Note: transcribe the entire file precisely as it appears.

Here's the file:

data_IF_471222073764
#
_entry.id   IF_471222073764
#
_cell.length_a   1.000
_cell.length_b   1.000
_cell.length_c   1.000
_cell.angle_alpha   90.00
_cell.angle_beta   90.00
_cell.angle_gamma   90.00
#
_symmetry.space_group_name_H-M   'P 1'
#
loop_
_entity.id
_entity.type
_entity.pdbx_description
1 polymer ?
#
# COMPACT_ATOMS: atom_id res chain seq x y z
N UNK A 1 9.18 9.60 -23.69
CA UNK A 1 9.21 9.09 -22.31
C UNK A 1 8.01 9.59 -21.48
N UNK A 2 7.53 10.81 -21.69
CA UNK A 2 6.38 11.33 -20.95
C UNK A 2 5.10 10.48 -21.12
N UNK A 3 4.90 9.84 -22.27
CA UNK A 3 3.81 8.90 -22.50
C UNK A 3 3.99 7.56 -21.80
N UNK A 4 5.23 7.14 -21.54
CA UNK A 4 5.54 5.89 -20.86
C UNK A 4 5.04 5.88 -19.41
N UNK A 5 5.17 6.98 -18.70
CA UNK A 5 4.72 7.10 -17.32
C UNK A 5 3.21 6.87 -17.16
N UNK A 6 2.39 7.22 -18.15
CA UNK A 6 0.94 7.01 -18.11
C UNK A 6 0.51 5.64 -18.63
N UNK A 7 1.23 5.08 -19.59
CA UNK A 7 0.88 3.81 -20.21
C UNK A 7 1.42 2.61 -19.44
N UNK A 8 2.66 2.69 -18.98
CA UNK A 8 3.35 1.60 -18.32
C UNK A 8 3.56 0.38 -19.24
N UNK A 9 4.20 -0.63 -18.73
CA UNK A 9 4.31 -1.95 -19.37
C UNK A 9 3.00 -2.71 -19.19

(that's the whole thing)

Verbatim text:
data_IF_471222073764
#
_entry.id   IF_471222073764
#
_cell.length_a   1.000
_cell.length_b   1.000
_cell.length_c   1.000
_cell.angle_alpha   90.00
_cell.angle_beta   90.00
_cell.angle_gamma   90.00
#
_symmetry.space_group_name_H-M   'P 1'
#
loop_
_entity.id
_entity.type
_entity.pdbx_description
1 polymer ?
#
# COMPACT_ATOMS: atom_id res chain seq x y z
N UNK A 1 9.18 9.60 -23.69
CA UNK A 1 9.21 9.09 -22.31
C UNK A 1 8.01 9.59 -21.48
N UNK A 2 7.53 10.81 -21.69
CA UNK A 2 6.38 11.33 -20.95
C UNK A 2 5.10 10.48 -21.12
N UNK A 3 4.90 9.84 -22.27
CA UNK A 3 3.81 8.90 -22.50
C UNK A 3 3.99 7.56 -21.80
N UNK A 4 5.23 7.14 -21.54
CA UNK A 4 5.54 5.89 -20.86
C UNK A 4 5.04 5.88 -19.41
N UNK A 5 5.17 6.98 -18.70
CA UNK A 5 4.72 7.10 -17.32
C UNK A 5 3.21 6.87 -17.16
N UNK A 6 2.39 7.22 -18.15
CA UNK A 6 0.94 7.01 -18.11
C UNK A 6 0.51 5.64 -18.63
N UNK A 7 1.23 5.08 -19.59
CA UNK A 7 0.88 3.81 -20.21
C UNK A 7 1.42 2.61 -19.44
N UNK A 8 2.66 2.69 -18.98
CA UNK A 8 3.35 1.60 -18.32
C UNK A 8 3.56 0.38 -19.24
N UNK A 9 4.20 -0.63 -18.73
CA UNK A 9 4.31 -1.95 -19.37
C UNK A 9 3.00 -2.71 -19.19